Russia is trying to look tough at the U.N. Security Council this week, promising to reject a resolution backed by the European Union, the U.S. and the Arab League that calls for a political transition in Syria to end the violence there.* This is a new phase in Moscow’s efforts to defend its friend, Syrian President Bashar al-Assad, which included blocking an earlier resolution in October that threatened U.N. sanctions against Damascus. Yet while Russia can use its veto power to paralyze the council again, the diplomatic battle over Syria has highlighted its weakness in global affairs.
The U.N. serves as the last bastion of Russian power in the international system. After the Cold War, the U.S. and its European partners dismissed calls from some Western hawks to prevent Russia from taking up the Soviet seat on the Security Council. The logic was clear: Moscow still had a lot of nuclear weapons at its disposal, and a place at the U.N.’s top table offered it a degree of residual prestige as well as reassurance regarding Western intentions. ...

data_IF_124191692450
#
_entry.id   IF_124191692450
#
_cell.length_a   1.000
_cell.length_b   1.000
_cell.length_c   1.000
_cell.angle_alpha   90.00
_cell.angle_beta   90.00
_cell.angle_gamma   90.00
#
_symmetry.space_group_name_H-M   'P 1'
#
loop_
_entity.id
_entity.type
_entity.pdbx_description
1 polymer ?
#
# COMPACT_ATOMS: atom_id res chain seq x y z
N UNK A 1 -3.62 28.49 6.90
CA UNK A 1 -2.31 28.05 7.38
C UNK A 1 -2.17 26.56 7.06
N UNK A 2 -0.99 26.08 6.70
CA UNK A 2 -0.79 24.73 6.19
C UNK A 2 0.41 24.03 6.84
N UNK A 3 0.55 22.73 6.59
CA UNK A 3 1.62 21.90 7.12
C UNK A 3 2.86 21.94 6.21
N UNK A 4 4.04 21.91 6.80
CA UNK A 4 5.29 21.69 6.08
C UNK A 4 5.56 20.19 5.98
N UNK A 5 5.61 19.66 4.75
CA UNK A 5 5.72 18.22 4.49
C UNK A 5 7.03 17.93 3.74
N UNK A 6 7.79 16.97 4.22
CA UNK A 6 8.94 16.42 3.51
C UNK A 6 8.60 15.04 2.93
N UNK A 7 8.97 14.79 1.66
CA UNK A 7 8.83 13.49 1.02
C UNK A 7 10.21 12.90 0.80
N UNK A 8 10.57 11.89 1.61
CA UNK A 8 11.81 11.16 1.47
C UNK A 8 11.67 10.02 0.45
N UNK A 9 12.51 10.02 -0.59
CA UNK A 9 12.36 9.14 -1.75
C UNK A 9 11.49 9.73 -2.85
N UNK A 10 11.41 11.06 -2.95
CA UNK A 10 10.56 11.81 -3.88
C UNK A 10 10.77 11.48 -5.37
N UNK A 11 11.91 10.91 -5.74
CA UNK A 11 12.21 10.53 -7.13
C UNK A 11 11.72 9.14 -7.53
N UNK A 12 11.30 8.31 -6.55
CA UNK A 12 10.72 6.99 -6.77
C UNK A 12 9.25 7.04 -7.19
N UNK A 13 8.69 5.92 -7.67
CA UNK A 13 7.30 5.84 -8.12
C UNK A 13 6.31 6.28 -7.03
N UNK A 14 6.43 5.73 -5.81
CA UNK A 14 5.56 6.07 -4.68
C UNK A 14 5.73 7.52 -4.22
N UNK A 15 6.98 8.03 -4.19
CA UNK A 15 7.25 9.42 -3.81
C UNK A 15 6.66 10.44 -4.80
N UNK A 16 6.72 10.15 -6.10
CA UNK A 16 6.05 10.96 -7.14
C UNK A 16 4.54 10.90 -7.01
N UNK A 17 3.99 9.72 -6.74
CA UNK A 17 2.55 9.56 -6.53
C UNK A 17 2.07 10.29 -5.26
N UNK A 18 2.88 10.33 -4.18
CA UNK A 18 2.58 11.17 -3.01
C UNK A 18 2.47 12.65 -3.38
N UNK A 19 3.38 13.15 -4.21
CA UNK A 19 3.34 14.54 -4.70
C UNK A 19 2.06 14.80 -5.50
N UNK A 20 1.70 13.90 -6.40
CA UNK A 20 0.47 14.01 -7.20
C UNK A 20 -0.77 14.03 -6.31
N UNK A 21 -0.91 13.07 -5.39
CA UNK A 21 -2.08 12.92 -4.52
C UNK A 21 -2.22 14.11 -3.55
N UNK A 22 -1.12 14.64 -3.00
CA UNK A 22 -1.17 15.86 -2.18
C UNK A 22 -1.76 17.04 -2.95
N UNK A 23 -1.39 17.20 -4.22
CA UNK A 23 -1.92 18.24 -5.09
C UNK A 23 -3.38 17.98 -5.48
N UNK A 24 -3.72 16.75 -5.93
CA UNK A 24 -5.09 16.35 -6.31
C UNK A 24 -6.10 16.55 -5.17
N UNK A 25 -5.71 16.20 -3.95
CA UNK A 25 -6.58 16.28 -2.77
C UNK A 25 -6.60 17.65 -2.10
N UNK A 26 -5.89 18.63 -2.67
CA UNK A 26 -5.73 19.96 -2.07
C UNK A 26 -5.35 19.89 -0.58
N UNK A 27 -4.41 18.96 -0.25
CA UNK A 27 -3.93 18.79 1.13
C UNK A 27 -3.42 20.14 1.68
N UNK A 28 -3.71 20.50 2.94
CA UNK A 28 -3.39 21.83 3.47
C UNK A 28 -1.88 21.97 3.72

To read the rest, sign up to try World Politics Review
- TWO WEEKS FREE.
- Cancel any time.
- After two weeks, just $11.99 monthly or $94.99/year.
Request a free trial for your office or school. Everyone at a given site can get access through our institutional subscriptions.
- In Power, Tunisia’s Secularists Must Now Tackle Islamic Militancy
- Strategic Horizons: U.S. Support for Syrian Rebels Serves Political, not Military, Purposes
- World Citizen: In Tunisia, Arab Spring Can Be Written Without Quotation Marks
- Diplomatic Fallout: Frustrations Mount for Both the U.S. and Its Foes at the U.N.
- The Realist Prism: The International Order Faces a Fateful and Perilous Winter